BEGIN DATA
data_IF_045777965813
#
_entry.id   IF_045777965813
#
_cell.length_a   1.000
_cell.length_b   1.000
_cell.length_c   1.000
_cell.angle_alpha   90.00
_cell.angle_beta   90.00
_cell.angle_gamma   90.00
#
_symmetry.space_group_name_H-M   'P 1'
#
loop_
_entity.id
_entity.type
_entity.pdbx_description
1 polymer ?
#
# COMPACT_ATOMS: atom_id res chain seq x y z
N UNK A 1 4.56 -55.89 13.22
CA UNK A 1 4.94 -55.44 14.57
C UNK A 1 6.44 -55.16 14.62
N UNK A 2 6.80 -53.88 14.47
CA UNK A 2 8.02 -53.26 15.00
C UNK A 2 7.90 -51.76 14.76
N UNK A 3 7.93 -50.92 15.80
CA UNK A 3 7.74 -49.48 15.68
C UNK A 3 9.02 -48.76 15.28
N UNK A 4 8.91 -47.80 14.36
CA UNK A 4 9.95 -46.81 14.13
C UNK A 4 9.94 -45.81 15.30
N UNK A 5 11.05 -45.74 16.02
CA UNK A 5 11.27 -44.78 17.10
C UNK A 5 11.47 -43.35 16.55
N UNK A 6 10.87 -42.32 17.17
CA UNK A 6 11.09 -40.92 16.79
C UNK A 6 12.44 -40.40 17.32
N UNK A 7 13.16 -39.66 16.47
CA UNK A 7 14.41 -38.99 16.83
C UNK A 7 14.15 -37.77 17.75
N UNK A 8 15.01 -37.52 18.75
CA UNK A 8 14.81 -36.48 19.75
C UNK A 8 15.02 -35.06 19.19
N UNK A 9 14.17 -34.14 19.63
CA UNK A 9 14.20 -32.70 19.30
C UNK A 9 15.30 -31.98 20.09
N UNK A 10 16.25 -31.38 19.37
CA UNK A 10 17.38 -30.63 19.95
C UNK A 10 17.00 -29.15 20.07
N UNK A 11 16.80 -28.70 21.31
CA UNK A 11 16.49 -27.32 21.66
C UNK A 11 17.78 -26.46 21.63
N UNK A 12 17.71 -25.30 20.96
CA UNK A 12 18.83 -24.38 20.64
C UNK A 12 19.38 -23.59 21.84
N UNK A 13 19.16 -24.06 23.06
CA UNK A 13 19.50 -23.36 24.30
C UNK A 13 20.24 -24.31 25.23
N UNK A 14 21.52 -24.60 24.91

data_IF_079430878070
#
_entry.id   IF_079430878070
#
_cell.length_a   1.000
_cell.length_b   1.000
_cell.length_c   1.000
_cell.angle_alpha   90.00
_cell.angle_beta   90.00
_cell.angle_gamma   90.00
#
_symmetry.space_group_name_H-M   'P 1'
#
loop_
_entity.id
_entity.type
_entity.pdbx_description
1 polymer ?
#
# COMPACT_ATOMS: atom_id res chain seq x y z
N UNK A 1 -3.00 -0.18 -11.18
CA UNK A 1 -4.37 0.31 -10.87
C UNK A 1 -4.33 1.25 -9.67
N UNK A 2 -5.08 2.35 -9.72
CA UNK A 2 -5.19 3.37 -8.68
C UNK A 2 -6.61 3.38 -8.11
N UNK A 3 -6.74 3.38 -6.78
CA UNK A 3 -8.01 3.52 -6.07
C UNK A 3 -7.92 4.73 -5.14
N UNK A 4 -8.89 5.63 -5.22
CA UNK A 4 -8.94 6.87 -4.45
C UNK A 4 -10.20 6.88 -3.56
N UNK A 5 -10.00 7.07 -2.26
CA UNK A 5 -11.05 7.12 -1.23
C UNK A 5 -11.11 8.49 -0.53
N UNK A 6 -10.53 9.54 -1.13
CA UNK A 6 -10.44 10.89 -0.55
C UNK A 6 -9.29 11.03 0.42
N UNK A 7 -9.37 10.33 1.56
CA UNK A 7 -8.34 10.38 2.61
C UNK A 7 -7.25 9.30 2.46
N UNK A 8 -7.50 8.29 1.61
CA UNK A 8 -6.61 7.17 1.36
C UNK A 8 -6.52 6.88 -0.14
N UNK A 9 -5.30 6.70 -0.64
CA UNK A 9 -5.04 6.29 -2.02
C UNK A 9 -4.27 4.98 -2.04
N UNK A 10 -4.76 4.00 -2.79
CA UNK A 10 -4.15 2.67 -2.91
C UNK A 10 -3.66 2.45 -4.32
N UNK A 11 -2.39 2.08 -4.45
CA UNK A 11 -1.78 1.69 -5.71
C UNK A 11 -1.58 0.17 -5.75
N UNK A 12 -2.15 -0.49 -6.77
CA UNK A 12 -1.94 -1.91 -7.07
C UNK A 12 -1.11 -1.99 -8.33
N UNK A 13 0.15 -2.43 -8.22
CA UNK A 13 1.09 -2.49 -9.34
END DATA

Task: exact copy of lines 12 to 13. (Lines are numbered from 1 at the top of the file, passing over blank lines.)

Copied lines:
_symmetry.space_group_name_H-M   'P 1'
#